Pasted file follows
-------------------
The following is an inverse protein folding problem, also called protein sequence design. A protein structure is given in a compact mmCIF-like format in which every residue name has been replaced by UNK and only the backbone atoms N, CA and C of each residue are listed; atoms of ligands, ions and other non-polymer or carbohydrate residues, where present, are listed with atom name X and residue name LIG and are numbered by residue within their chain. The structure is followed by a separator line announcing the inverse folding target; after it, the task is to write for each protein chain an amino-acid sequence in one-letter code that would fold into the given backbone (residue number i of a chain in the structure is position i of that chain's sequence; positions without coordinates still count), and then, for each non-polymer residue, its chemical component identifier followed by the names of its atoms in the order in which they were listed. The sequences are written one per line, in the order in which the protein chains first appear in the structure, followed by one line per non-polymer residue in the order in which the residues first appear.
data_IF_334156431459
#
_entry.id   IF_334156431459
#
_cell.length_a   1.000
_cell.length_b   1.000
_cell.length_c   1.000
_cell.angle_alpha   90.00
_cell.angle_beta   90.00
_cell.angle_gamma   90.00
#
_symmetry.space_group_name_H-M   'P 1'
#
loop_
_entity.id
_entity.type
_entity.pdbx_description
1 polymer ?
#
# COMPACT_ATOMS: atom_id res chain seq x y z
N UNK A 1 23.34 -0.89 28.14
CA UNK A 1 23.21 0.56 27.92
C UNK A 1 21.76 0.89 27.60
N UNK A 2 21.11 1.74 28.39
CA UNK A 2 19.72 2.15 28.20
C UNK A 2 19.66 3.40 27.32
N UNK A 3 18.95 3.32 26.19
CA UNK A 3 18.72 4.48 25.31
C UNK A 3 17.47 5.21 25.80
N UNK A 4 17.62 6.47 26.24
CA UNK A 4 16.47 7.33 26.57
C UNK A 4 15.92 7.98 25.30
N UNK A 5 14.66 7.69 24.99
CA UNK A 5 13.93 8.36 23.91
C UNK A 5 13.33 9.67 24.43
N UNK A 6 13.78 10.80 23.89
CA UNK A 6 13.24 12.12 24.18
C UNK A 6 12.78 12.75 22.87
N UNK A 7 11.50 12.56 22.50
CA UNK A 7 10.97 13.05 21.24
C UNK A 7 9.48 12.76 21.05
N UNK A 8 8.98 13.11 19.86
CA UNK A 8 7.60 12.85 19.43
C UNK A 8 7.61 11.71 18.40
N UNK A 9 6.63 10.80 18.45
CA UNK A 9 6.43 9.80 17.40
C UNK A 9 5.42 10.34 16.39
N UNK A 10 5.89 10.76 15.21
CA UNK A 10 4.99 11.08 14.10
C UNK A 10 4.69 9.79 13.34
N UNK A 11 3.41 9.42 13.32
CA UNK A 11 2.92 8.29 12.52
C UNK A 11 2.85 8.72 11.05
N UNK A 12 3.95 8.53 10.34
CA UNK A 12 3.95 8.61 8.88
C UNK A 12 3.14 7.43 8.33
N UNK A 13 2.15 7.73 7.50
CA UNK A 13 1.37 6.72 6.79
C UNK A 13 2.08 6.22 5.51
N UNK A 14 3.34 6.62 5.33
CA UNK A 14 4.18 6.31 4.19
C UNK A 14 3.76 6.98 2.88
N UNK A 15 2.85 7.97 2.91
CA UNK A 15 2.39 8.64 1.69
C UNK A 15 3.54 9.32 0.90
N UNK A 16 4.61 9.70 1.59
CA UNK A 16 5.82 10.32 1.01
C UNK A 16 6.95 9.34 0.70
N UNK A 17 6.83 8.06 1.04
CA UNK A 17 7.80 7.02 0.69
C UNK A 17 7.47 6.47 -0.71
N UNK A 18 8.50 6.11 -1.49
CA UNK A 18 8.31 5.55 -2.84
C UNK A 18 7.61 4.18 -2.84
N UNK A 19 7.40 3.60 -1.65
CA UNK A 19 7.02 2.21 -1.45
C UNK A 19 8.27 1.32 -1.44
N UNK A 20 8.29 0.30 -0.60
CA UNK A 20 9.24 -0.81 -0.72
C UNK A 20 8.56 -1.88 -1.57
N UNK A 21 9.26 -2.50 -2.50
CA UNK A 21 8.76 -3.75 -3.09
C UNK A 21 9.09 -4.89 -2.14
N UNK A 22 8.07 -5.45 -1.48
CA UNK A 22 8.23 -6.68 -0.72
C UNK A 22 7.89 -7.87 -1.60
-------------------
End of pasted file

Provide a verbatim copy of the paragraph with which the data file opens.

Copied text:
The following is an inverse protein folding problem, also called protein sequence design. A protein structure is given in a compact mmCIF-like format in which every residue name has been replaced by UNK and only the backbone atoms N, CA and C of each residue are listed; atoms of ligands, ions and other non-polymer or carbohydrate residues, where present, are listed with atom name X and residue name LIG and are numbered by residue within their chain. The structure is followed by a separator line announcing the inverse folding target; after it, the task is to write for each protein chain an amino-acid sequence in one-letter code that would fold into the given backbone (residue number i of a chain in the structure is position i of that chain's sequence; positions without coordinates still count), and then, for each non-polymer residue, its chemical component identifier followed by the names of its atoms in the order in which they were listed. The sequences are written one per line, in the order in which the protein chains first appear in the structure, followed by one line per non-polymer residue in the order in which the residues first appear.